DFID's innovation chief names blockchain as next tech game-changer

U.K. Department for International Development officials visits an M-Pesa kiosk at the Mukuru low-income settlement in Nairobi, Kenya. Photo by: Rob Oxley / DfID / CC BY-NC

The new head of innovation at the U.K. Department for International Development believes blockchain will be the next transformative technology in development and humanitarian relief, she told a crowd gathered at the Royal Society of Art on Tuesday.

Tamara Giltsoff, who joined DfID seven months ago after 20 years in the private sector, said she thinks blockchain will be most catalytic because of its cross-cutting potential. She compared the technology’s prospects to the transformative impact of mobile payments, which DfID first funded to scale in Kenya through the M-PESA platform in 2004.

“Blockchain cuts across so many different areas, whether it’s supply chain logistics, delivery of goods or tracking goods in a humanitarian context,” Giltsoff said.

She also lauded the technology — which records currency transactions and other information in a self-verifying and transparent database — for its usefulness in contexts that might not seem immediately relevant to the development industry.

“[It could be used] around digital identity,” she said, “and making sure that people who are moving around the world, or not moving around the world, have a known identity that is stored in a safe place that is encrypted.”

Giltsoff comes to DfID — and her first government role — after founding Product Health, Ltd., a tech start-up specializing in telemetry, data analytics intelligent alerts for the Solar Home System and energy storage markets. She had served as director of business development.

DfID’s Research and Evidence Division is already undertaking several small studies looking into blockchain, “testing new systems for sharing information in crises and for improving the way people can identify themselves when they are displaced,” DfID official Olivia O’Sullivan wrote on a post on Medium in December.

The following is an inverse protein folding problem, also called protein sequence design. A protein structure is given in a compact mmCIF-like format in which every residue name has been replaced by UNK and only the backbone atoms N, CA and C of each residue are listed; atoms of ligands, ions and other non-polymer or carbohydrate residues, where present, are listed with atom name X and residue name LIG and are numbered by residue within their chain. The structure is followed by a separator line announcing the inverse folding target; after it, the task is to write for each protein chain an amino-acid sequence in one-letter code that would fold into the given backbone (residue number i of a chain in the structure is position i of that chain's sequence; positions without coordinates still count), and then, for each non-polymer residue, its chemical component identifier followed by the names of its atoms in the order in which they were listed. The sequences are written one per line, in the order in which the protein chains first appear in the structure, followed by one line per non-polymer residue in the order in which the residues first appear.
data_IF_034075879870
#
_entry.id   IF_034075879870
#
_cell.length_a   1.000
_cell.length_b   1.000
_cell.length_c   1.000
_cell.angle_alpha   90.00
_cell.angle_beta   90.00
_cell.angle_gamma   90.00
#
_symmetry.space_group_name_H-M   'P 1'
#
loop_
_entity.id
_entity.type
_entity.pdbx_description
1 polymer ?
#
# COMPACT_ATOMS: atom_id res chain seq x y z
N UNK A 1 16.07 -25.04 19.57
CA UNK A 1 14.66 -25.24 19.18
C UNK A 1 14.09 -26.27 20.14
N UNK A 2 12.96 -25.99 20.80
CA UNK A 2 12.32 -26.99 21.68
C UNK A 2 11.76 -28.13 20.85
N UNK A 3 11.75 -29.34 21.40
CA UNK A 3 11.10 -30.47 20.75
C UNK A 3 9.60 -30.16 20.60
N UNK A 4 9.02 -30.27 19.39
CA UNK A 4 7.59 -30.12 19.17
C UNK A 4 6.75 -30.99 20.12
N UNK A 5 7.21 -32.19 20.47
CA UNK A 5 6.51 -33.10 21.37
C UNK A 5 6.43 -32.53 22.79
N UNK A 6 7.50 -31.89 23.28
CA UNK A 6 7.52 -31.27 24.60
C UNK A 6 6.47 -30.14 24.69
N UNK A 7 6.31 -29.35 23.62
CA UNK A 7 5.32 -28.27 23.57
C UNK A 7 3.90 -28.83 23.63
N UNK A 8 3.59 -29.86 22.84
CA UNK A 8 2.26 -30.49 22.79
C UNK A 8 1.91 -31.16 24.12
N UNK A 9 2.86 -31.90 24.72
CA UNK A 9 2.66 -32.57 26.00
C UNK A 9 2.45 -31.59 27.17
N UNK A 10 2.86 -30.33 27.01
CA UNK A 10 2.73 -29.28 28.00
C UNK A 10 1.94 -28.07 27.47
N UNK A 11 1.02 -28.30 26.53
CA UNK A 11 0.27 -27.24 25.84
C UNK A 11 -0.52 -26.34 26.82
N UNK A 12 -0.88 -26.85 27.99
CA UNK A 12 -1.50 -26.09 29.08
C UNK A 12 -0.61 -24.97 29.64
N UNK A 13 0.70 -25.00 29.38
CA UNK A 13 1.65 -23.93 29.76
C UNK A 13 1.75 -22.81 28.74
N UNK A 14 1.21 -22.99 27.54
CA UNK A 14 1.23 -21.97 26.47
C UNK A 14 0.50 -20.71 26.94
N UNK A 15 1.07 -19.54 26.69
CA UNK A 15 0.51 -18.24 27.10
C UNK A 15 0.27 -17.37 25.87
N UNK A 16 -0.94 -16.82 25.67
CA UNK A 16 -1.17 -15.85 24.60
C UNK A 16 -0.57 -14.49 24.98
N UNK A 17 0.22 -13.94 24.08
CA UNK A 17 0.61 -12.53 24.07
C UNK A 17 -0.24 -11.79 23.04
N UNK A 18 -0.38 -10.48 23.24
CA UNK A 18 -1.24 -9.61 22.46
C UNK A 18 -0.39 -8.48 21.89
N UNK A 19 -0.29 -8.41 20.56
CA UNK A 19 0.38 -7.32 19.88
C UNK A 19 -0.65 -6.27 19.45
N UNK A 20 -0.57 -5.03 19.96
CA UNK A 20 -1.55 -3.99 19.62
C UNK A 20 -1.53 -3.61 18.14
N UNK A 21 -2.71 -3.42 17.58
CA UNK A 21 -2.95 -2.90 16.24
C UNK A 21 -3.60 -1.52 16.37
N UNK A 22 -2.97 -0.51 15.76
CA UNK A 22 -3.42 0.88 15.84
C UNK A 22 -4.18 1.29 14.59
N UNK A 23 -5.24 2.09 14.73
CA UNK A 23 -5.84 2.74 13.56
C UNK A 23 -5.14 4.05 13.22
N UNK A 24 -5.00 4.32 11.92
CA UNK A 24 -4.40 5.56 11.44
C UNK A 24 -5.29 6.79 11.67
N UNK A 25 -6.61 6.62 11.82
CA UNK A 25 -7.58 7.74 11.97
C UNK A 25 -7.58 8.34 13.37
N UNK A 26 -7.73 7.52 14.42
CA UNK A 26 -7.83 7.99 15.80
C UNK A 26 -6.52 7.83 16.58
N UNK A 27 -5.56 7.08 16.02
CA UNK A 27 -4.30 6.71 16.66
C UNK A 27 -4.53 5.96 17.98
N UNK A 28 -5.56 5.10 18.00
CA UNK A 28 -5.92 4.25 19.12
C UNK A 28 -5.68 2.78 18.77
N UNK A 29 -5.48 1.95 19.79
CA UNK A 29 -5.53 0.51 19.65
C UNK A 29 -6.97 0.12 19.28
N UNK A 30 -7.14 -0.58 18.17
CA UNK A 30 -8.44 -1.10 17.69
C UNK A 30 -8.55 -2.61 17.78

“Many people in DfID recognize that we need to keep ahead of the game in terms of tracking the emergence and the use case of technologies like drones and other technologies like the internet of things,” Giltsoff said. “We’re doing a very good job, I think, of investing in the use of those technologies and trialling those technologies.”

Giltsoff’s role at DfID is to support the piloting of emerging technologies, to establish a case for their use and determine how the business model will contribute to DfID’s work, she said.

“My interest in frontier technologies, ‘game-changing’ technology as we’re saying here, is not necessarily the technology itself, but the business model around that technology that emerges,” she said.

For more U.K. news, views and analysis visit the Future of DfID series page, follow @devex on Twitter and tweet using the hashtag #FutureofDfID.

About the author

  • Molly Anders

    Molly Anders is a former U.K. correspondent for Devex. Based in London, she reports on development finance trends with a focus on British and European institutions. She is especially interested in evidence-based development and women’s economic empowerment, as well as innovative financing for the protection of migrants and refugees. Molly is a former Fulbright Scholar and studied Arabic in Syria, Jordan, Egypt and Morocco.

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